Loaded for bear
Today I'm going to see my OB/GYN for the first time since before Charlie's birth. I am not sure how to handle this meeting, since my feelings about her are deeply ambivalent. I could use some advice. How should I greet her?
- A warm smile, a firm handshake, and the willingness to let
near-death experiencesbygones be bygones;
- A busy but sullen silence, which will make her stare at me and ask, "What?...What?...Christ, what is your problem?" (I will of course answer, "Well, if you don't know, I'm certainly not going to tell you!" Then I'll flounce around the examination room slamming cabinet doors and rattling stirrups angrily until she throws up her hands and announces that she's going to sleep in the other room.)
- A sharp and dangerous bear trap cleverly concealed where only an OB/GYN dares to go
I liked this doctor very much during my pregnancy. I found her competent and kind, matter-of-fact enough to reassure me that my complications were manageable, and attentive enough to make me believe they were being managed. But after the fact, I'm uneasy about the care I received.
An example. I'm embarrassed to admit it, since I take unseemly pride in being a well-informed consumer of expensive medical services, but I didn't know until after everything went haywire in November known hereafter as The Incident that the standard of care calls for a urine dipstick test at every late-pregnancy prenatal visit to check for protein secretion. I remember giving a urine sample once at my first visit so they could verify that I was actually pregnant, and not, I assume, just hallucinating those four early scans before being released from my RE's care. But beyond that, I don't remember ever peeing in a cup. I could have, I guess, but I don't remember it. And I am certain beyond doubt that I didn't at 28 weeks, my last appointment before...The Incident.
That's, well, that's kind of bad, right?
And I'm still unhappy about what happened on That Fateful Day you know, the day of...The Incident. I was initially happy to learn she was the doctor on call that weekend, because she was familiar with my history and would, I felt, understand and share my concern. And at first, it seemed that she did. When I contacted her about the awful abdominal pain I was having, she told me she couldn't prescribe anything over the phone, but that I should get my blood pressure checked and go to the hospital if it was 145/90 or higher, good advice we immediately took. Paul drove me to the nearest grocery store, I wedged my vomiting bulk into the little booth, slipped my arm into the cuff, and away we went. 140/90 close enough, I figured, and tried to notify her that we were going to the hospital, leaving a message to that effect. But That Fateful Day was to be a long and upsetting series of missed connections. The local OB never managed to get in touch with her before Charlie was delivered almost 10 hours later. I could perhaps forgive that, since I'm sure she was busy with more important things on...a...um, Saturday...night. What I am still having difficulty forgiving is that despite the messages the local OB left, despite the messages I left, she didn't call to check on me again until the following Monday. Not two-days-later Monday; the Monday after that.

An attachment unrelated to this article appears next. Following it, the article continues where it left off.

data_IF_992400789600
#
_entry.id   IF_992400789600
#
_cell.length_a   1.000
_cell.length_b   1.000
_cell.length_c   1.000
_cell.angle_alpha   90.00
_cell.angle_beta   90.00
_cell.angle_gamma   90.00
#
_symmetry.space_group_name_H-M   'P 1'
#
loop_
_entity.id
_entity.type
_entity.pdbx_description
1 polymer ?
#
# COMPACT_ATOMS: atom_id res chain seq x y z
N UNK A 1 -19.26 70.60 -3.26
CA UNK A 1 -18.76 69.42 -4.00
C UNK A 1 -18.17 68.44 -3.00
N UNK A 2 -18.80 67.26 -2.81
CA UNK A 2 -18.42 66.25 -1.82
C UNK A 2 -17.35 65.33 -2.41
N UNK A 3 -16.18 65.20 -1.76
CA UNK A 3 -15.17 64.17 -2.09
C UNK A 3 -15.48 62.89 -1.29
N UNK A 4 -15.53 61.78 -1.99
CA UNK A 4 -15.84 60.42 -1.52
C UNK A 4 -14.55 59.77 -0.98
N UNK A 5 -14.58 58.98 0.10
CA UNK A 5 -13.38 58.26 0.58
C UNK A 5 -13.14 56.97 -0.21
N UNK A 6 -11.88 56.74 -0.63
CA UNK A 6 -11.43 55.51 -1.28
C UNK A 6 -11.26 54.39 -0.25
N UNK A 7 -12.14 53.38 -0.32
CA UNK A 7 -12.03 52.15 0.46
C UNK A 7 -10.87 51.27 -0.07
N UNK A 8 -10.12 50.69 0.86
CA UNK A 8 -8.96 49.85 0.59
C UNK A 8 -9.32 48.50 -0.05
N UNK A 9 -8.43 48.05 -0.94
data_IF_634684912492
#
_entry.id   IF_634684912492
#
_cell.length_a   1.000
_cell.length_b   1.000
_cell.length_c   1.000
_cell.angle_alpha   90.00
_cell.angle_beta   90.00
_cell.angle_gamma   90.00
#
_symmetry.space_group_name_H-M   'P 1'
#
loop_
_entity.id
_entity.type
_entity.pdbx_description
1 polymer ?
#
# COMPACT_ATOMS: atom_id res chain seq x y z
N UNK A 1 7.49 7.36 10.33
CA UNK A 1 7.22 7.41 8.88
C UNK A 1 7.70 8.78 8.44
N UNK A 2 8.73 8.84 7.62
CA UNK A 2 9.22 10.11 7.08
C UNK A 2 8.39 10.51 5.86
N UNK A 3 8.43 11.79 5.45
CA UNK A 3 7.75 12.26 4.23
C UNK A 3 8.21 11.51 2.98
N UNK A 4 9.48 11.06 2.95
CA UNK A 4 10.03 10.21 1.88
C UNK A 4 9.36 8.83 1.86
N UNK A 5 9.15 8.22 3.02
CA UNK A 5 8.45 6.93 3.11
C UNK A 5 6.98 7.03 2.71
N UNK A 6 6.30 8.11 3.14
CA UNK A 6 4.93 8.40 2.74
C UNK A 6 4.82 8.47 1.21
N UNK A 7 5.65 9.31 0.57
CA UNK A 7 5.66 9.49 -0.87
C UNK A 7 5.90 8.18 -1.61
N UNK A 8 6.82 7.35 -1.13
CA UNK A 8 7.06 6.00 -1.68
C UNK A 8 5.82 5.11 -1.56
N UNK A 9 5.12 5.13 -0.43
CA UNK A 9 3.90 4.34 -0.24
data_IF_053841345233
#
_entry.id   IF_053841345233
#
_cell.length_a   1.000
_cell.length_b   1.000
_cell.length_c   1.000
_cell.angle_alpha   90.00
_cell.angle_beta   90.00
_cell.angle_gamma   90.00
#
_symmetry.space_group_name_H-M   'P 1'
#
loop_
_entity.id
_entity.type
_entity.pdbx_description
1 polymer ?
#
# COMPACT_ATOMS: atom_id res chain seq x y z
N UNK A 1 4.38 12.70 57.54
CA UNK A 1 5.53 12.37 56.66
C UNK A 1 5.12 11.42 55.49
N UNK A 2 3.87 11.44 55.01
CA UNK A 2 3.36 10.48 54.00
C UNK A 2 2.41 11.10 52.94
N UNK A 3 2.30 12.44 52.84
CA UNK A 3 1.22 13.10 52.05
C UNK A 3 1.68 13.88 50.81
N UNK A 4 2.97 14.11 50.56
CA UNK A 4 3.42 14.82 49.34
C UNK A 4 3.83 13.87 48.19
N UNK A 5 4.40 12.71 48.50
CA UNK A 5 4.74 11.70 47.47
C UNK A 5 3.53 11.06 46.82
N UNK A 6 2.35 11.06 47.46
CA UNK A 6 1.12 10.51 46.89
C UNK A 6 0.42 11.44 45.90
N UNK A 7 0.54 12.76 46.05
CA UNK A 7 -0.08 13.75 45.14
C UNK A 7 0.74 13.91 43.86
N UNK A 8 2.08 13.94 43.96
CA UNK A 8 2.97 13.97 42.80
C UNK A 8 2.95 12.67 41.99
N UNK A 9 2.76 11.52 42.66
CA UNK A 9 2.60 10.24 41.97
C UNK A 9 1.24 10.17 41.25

I'm leaning toward bear trap myself.
I've set up this appointment for a few reasons. First, I need a Pap test and some form of contraception. (Stop laughing I know I'm infertile, but it happens.) Aside from the possibility that I might spontaneously conceive a possibility as remote as Pluto, which is to say far away but still visible with the Hubble space telescope I want never to bleed again. Despite what some say about endometriosis receding after pregnancy, my periods are as crippling as ever and I would like to eradicate them entirely. Hello, continuous birth control pills.
Second, I want to get a referral to a maternal/fetal medicine specialist so I can get an opinion on just how foolhardy it would be for me to conceive again. (See above, "Stop laughing." See also "future IVF cycle," "wish, death" and "pipe, crack.") I know what Dr. Google says, and I know what the Keebler elves say, but I would like to speak with a specialist who has my medical history in mind, rather than relying on generalities.
Third, I need to know exactly what happened on That Fateful Day. Were there signals we should have noticed, harbingers of The Incident that we (and by "we" I mean "my OB," but I like to seem like a team player) ignored at our (and by "our" I mean "my") peril? Did my blood pressure, always low, steadily rise during my pregnancy as I seem to recall? How much weight did I gain? Did I really not ever pee in a cup?
Because that, well, that would be bad, right?
I don't, of course, trust this doctor any longer, though I suppose she's competent enough to reach up on in there with a speculum and an oversized Q-Tip. ("Oh, so that's where I left my bear trap! You have no idea how long I've been looking for that!") This isn't going to be a dramatic confrontation of any kind, mostly because I excel at those only after the fact in my fond imaginings, but also because The Incident is safely confined to the past and not a situation I will find myself in again (under her care during late pregnancy). I just need to know what happened, which she should be able to tell me based on her records and those of the OB who presided on That Fateful Day, and I need to know what's next.
Oh, and I need to know about the tourniquet.